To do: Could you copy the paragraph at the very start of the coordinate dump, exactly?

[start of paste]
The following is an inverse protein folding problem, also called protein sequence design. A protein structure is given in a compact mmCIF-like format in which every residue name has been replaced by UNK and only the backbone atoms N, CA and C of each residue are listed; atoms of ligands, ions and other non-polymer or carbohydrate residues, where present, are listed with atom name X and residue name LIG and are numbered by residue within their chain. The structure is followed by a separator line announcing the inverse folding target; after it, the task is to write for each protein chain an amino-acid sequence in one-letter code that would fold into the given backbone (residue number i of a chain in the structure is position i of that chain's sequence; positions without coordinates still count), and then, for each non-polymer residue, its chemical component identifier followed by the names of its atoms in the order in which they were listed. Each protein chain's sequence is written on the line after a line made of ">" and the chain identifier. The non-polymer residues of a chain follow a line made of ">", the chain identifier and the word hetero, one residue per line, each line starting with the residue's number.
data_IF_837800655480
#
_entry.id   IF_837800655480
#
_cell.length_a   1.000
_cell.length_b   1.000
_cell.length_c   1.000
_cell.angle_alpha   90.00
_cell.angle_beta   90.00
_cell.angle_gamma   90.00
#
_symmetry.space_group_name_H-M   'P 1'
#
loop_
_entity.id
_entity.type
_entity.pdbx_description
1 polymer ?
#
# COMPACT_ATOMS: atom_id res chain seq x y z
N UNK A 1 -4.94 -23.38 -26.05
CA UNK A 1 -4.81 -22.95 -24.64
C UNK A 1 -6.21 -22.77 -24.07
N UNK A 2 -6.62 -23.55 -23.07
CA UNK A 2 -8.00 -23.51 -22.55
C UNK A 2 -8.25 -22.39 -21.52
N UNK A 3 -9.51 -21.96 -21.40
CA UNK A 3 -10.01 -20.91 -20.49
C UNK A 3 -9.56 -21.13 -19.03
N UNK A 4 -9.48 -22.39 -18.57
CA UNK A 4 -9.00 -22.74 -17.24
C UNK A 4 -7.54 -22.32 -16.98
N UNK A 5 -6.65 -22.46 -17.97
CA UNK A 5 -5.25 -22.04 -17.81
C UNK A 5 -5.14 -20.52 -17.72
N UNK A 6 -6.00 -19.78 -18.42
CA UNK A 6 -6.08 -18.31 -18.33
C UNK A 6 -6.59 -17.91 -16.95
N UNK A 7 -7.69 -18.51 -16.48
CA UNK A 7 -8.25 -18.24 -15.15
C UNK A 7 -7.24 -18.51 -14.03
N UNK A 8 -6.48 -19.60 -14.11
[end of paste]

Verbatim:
The following is an inverse protein folding problem, also called protein sequence design. A protein structure is given in a compact mmCIF-like format in which every residue name has been replaced by UNK and only the backbone atoms N, CA and C of each residue are listed; atoms of ligands, ions and other non-polymer or carbohydrate residues, where present, are listed with atom name X and residue name LIG and are numbered by residue within their chain. The structure is followed by a separator line announcing the inverse folding target; after it, the task is to write for each protein chain an amino-acid sequence in one-letter code that would fold into the given backbone (residue number i of a chain in the structure is position i of that chain's sequence; positions without coordinates still count), and then, for each non-polymer residue, its chemical component identifier followed by the names of its atoms in the order in which they were listed. Each protein chain's sequence is written on the line after a line made of ">" and the chain identifier. The non-polymer residues of a chain follow a line made of ">", the chain identifier and the word hetero, one residue per line, each line starting with the residue's number.